Hydroxyzine for anxiety: how effective is it?

Felix Gussone, MD - Contributor Avatar

Reviewed by Felix Gussone, MD, Ro, 

Written by Robert Roy Britt 

Felix Gussone, MD - Contributor Avatar

Reviewed by Felix Gussone, MD, Ro, 

Written by Robert Roy Britt 

last updated: May 13, 2021

3 min read

Hydroxyzine is a prescription-only drug that is one of several medications that can help with anxiety. The medication is generally safe and effective at relieving anxiety symptoms, though not without several mild and even a few potential severe side effects. The Food & Drug Administration (FDA) has approved it for the treatment of general anxiety disorder, or GAD.


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Does hydroxyzine help with anxiety?

Hydroxyzine is an antihistamine, so it blocks the effects of histamines, which are part of the body’s immune system. You probably know antihistamines as drugs which treat hay fever and other allergies.

It’s not known exactly how it works for anxiety, but when prescribed in adults or children, hydroxyzine decreases activity in the brain, having a calming effect. It’s also used as a sedative before and after anesthesia, and it can treat some allergic skin reactions (National Center for Biotechnology Information, 2021). The Food & Drug Administration has determined hydroxyzine to be useful and safe when used as directed (Garakani, 2020).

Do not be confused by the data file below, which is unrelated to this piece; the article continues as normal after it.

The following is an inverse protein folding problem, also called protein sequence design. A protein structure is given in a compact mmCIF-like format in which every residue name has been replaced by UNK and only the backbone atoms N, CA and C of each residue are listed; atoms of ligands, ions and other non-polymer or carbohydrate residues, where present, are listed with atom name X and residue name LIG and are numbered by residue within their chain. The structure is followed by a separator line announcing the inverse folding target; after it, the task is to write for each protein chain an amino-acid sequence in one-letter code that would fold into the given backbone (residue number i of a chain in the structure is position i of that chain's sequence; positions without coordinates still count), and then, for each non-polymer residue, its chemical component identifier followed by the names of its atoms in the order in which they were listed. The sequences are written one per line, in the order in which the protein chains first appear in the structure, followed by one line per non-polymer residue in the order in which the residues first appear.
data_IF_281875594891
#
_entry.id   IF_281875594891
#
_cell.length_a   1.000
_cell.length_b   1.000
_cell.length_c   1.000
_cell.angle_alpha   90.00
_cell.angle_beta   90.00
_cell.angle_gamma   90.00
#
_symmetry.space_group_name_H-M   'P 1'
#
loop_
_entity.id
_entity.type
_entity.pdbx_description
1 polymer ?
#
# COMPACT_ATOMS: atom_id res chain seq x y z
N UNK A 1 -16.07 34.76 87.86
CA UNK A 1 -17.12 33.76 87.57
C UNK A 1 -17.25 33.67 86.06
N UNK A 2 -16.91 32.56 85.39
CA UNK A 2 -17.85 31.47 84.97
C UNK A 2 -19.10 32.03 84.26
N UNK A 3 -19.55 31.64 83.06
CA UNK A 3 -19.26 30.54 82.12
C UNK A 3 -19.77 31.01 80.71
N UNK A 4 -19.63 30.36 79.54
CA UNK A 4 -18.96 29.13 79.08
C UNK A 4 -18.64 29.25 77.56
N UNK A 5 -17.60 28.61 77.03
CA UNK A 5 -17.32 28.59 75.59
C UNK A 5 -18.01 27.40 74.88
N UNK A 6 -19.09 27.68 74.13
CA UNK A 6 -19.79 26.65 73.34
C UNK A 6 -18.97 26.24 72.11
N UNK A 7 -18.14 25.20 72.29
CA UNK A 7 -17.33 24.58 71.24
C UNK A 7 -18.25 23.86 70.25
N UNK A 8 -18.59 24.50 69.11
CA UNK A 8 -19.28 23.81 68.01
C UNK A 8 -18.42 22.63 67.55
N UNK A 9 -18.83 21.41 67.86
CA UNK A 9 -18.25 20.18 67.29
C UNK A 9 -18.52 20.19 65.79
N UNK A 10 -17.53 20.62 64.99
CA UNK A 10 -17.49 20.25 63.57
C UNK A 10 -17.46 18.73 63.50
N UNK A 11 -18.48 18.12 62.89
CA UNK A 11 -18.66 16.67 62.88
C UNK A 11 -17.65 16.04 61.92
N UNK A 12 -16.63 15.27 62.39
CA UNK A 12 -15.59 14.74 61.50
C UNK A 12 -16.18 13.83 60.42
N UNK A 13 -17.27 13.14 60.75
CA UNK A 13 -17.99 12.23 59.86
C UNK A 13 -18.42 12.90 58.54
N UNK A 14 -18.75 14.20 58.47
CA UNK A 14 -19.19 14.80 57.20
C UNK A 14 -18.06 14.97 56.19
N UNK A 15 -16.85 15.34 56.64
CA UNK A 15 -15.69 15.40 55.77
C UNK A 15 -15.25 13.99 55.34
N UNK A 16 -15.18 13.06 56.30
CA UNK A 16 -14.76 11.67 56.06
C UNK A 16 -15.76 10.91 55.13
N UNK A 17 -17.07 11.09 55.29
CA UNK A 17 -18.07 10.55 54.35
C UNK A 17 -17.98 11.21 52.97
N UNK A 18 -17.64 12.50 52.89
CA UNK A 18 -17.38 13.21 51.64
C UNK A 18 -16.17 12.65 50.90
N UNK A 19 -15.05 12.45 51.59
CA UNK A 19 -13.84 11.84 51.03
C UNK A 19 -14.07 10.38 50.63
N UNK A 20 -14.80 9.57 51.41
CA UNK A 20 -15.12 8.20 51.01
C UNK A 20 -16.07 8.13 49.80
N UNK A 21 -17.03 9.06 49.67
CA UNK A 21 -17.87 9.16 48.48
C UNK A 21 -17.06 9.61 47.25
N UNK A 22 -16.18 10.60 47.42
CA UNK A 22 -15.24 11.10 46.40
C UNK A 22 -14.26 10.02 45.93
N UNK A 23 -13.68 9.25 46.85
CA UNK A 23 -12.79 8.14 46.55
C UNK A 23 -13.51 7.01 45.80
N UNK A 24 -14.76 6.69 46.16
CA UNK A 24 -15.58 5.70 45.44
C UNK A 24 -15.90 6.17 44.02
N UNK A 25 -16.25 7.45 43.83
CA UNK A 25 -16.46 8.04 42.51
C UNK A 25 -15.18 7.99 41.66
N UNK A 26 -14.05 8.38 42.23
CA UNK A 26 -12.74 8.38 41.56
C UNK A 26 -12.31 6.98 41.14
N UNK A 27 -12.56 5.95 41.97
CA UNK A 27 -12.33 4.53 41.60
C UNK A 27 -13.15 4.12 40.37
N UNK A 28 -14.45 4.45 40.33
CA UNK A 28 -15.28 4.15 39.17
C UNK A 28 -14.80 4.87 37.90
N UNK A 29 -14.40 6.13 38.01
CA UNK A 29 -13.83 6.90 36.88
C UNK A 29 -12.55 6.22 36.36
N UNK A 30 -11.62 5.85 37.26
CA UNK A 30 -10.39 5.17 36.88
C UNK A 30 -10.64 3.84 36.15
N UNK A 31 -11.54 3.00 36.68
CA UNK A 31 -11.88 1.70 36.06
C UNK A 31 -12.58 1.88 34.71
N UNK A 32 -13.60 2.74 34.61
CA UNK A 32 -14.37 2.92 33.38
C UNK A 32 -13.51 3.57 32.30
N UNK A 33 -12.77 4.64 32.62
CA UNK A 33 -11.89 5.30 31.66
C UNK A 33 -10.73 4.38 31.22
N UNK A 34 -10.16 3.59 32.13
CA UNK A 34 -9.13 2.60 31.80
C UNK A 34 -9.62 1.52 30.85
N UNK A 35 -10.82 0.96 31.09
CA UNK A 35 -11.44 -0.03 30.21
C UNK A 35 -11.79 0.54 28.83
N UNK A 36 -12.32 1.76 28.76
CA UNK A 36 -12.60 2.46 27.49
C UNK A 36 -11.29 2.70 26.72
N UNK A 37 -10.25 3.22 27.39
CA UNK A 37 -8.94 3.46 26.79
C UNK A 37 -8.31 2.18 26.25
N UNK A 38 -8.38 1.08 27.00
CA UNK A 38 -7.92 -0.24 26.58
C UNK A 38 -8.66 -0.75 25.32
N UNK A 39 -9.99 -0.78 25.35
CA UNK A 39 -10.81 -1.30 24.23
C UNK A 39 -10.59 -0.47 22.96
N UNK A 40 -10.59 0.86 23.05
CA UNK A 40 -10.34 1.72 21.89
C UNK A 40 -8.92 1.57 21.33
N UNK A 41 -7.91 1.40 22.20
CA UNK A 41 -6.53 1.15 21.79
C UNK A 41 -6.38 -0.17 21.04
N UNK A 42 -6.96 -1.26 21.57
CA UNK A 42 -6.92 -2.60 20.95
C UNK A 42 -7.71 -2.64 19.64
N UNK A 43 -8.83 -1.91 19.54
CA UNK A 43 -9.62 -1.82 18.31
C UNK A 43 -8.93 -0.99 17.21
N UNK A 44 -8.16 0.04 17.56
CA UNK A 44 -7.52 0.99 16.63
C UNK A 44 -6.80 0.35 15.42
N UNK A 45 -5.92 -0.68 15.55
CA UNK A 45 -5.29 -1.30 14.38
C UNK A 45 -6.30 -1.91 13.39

In a study of 334 people diagnosed with general anxiety disorder, hydroxyzine worked better than a placebo, serving as an effective alternative to bromazepam—a medication that’s part of a class of drugs (benzodiazepines or “benzos”) often prescribed for GAD (Llorca 2002). A subsequent study again found hydroxyzine better than a placebo, and the results suggested it “may be similar in efficacy to both benzodiazepine and buspirone, another anti-anxiety medication (Rudolph, 2020). 

There are advantages and disadvantages with hydroxyzine compared to other anti-anxiety medications. Unlike lorazepam (brand name Ativan) and other benzodiazepines like alprazolam (brand name “Xanax”), hydroxyzine is not considered addictive (National Alliance on Mental Illness, 2016). But over time, people tend to develop tolerance to antihistamines like hydroxyzine, rendering them less effective (Garakani, 2020).